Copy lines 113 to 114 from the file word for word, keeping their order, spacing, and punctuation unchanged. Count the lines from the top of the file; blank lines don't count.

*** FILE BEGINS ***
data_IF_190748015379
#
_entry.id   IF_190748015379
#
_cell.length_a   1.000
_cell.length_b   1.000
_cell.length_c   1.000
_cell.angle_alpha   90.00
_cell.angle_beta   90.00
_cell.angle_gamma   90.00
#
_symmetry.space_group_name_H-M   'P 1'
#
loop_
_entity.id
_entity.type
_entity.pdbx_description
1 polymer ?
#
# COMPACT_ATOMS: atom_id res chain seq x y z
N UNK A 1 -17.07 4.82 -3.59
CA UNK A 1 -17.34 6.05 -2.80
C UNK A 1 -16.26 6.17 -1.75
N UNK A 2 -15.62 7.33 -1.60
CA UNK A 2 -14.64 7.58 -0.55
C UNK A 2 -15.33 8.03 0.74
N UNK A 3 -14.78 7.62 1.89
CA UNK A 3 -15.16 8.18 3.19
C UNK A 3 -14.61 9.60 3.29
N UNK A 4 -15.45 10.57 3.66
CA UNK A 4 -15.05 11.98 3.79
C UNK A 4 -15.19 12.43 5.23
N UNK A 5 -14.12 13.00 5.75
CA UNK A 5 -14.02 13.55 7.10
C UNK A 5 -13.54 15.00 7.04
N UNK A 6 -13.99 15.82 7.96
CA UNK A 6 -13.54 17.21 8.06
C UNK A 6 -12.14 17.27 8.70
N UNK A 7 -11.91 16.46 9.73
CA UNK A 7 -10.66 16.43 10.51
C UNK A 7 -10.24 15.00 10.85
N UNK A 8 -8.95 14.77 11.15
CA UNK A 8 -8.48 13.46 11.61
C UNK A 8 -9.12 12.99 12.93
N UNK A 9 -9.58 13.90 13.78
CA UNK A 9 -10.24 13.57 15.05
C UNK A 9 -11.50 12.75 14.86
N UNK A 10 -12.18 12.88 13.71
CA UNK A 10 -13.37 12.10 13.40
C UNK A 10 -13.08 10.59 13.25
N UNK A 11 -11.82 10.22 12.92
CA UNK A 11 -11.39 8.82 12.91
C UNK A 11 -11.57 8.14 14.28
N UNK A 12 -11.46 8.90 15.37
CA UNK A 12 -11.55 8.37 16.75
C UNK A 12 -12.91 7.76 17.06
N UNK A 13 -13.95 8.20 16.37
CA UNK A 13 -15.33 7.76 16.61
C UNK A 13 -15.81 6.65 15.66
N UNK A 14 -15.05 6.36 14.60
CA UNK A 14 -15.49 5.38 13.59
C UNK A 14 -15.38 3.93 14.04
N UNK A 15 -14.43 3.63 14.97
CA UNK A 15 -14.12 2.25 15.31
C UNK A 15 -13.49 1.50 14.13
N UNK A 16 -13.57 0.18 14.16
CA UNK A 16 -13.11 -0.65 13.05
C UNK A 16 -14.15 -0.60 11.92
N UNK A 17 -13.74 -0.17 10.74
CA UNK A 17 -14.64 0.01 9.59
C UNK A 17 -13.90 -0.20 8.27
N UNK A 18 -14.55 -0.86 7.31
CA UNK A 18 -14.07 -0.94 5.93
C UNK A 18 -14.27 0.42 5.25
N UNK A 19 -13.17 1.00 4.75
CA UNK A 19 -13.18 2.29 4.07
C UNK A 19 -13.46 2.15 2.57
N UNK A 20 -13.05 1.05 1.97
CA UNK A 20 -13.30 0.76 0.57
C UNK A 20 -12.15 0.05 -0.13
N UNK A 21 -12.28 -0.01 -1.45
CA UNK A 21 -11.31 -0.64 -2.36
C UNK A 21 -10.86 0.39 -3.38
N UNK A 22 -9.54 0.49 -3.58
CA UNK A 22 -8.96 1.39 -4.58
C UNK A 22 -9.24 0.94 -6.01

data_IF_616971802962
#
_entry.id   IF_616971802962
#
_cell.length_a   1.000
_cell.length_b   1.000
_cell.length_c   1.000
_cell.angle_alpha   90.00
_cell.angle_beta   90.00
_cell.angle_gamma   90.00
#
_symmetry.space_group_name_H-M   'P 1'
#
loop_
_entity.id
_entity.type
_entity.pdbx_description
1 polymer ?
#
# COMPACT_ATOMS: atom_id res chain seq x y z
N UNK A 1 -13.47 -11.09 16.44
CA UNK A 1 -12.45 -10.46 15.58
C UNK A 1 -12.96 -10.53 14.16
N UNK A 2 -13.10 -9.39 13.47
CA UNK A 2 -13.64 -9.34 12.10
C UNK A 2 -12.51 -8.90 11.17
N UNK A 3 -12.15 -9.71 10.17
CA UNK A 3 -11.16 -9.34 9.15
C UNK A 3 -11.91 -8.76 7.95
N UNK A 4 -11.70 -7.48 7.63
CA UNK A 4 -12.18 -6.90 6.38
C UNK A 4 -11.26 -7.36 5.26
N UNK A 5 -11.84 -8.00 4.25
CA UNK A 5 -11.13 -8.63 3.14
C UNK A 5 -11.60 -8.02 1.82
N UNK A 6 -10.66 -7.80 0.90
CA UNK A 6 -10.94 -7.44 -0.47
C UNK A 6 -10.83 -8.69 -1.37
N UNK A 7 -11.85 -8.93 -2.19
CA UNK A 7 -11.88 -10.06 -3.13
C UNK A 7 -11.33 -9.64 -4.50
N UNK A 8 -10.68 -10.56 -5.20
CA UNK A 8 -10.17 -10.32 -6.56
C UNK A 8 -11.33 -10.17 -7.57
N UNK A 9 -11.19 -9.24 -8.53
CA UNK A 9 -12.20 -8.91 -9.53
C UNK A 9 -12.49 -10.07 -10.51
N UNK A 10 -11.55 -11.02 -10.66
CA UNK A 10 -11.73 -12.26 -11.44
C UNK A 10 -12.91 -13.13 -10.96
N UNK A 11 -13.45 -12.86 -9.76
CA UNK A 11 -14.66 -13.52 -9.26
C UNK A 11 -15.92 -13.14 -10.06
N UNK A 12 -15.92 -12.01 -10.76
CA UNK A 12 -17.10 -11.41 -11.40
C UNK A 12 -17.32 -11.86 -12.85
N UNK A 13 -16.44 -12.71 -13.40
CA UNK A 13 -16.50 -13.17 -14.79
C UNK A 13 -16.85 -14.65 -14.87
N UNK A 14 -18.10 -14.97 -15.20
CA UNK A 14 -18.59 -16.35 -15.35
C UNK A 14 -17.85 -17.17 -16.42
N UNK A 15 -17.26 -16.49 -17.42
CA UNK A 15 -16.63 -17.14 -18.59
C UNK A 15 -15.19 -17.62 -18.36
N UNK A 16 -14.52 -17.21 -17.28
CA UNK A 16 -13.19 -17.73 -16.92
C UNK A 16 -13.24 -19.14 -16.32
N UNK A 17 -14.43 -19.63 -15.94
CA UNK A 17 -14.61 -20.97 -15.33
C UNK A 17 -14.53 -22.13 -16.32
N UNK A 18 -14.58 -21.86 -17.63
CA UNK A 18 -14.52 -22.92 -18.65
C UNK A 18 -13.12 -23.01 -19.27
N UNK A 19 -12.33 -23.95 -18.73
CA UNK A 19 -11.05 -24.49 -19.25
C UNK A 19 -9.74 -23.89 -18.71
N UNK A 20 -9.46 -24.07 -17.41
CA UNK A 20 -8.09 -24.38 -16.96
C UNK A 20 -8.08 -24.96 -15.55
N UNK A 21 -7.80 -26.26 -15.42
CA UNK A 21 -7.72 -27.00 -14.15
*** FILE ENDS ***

N UNK A 3 -12.15 -9.71 10.17
CA UNK A 3 -11.16 -9.34 9.15